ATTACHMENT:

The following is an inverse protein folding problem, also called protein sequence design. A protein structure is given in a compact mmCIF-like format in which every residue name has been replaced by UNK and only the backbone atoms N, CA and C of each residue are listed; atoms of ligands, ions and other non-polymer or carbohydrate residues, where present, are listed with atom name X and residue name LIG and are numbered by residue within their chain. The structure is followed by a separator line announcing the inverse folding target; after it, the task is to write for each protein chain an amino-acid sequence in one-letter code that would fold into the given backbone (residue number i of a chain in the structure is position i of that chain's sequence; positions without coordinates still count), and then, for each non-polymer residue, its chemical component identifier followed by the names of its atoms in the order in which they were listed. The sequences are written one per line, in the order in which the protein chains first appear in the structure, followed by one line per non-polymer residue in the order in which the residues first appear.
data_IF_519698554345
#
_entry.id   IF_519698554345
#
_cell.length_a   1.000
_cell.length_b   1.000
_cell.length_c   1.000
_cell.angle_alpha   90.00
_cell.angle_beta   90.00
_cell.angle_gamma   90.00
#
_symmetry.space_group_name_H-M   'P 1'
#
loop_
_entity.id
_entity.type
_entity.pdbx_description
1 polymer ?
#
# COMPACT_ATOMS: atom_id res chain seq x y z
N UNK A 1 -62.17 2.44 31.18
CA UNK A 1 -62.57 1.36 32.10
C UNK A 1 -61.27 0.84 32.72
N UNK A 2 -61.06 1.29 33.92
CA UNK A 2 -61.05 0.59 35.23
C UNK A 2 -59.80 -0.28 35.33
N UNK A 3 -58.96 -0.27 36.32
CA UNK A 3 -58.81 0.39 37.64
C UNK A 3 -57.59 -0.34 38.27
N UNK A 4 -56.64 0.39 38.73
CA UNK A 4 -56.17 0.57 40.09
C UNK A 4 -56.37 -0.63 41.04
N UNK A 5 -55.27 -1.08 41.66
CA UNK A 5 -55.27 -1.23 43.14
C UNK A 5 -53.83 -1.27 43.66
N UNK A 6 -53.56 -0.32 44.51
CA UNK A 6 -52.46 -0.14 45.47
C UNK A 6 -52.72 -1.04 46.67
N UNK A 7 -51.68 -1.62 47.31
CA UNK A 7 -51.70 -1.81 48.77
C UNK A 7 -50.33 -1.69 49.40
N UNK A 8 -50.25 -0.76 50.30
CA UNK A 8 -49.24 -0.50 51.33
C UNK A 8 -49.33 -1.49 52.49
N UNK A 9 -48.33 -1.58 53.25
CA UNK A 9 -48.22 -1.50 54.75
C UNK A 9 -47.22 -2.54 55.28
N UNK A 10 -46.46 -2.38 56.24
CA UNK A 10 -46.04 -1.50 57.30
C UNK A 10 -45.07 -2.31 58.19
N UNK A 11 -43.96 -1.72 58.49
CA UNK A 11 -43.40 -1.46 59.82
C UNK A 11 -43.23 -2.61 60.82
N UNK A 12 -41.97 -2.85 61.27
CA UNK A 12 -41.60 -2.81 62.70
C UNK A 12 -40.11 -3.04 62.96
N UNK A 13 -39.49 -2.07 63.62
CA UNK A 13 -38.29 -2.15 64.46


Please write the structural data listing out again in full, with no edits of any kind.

The following is an inverse protein folding problem, also called protein sequence design. A protein structure is given in a compact mmCIF-like format in which every residue name has been replaced by UNK and only the backbone atoms N, CA and C of each residue are listed; atoms of ligands, ions and other non-polymer or carbohydrate residues, where present, are listed with atom name X and residue name LIG and are numbered by residue within their chain. The structure is followed by a separator line announcing the inverse folding target; after it, the task is to write for each protein chain an amino-acid sequence in one-letter code that would fold into the given backbone (residue number i of a chain in the structure is position i of that chain's sequence; positions without coordinates still count), and then, for each non-polymer residue, its chemical component identifier followed by the names of its atoms in the order in which they were listed. The sequences are written one per line, in the order in which the protein chains first appear in the structure, followed by one line per non-polymer residue in the order in which the residues first appear.
data_IF_519698554345
#
_entry.id   IF_519698554345
#
_cell.length_a   1.000
_cell.length_b   1.000
_cell.length_c   1.000
_cell.angle_alpha   90.00
_cell.angle_beta   90.00
_cell.angle_gamma   90.00
#
_symmetry.space_group_name_H-M   'P 1'
#
loop_
_entity.id
_entity.type
_entity.pdbx_description
1 polymer ?
#
# COMPACT_ATOMS: atom_id res chain seq x y z
N UNK A 1 -62.17 2.44 31.18
CA UNK A 1 -62.57 1.36 32.10
C UNK A 1 -61.27 0.84 32.72
N UNK A 2 -61.06 1.29 33.92
CA UNK A 2 -61.05 0.59 35.23
C UNK A 2 -59.80 -0.28 35.33
N UNK A 3 -58.96 -0.27 36.32
CA UNK A 3 -58.81 0.39 37.64
C UNK A 3 -57.59 -0.34 38.27
N UNK A 4 -56.64 0.39 38.73
CA UNK A 4 -56.17 0.57 40.09
C UNK A 4 -56.37 -0.63 41.04
N UNK A 5 -55.27 -1.08 41.66
CA UNK A 5 -55.27 -1.23 43.14
C UNK A 5 -53.83 -1.27 43.66
N UNK A 6 -53.56 -0.32 44.51
CA UNK A 6 -52.46 -0.14 45.47
C UNK A 6 -52.72 -1.04 46.67
N UNK A 7 -51.68 -1.62 47.31
CA UNK A 7 -51.70 -1.81 48.77
C UNK A 7 -50.33 -1.69 49.40
N UNK A 8 -50.25 -0.76 50.30
CA UNK A 8 -49.24 -0.50 51.33
C UNK A 8 -49.33 -1.49 52.49
N UNK A 9 -48.33 -1.58 53.25
CA UNK A 9 -48.22 -1.50 54.75
C UNK A 9 -47.22 -2.54 55.28
N UNK A 10 -46.46 -2.38 56.24
CA UNK A 10 -46.04 -1.50 57.30
C UNK A 10 -45.07 -2.31 58.19
N UNK A 11 -43.96 -1.72 58.49
CA UNK A 11 -43.40 -1.46 59.82
C UNK A 11 -43.23 -2.61 60.82
N UNK A 12 -41.97 -2.85 61.27
CA UNK A 12 -41.60 -2.81 62.70
C UNK A 12 -40.11 -3.04 62.96
N UNK A 13 -39.49 -2.07 63.62
CA UNK A 13 -38.29 -2.15 64.46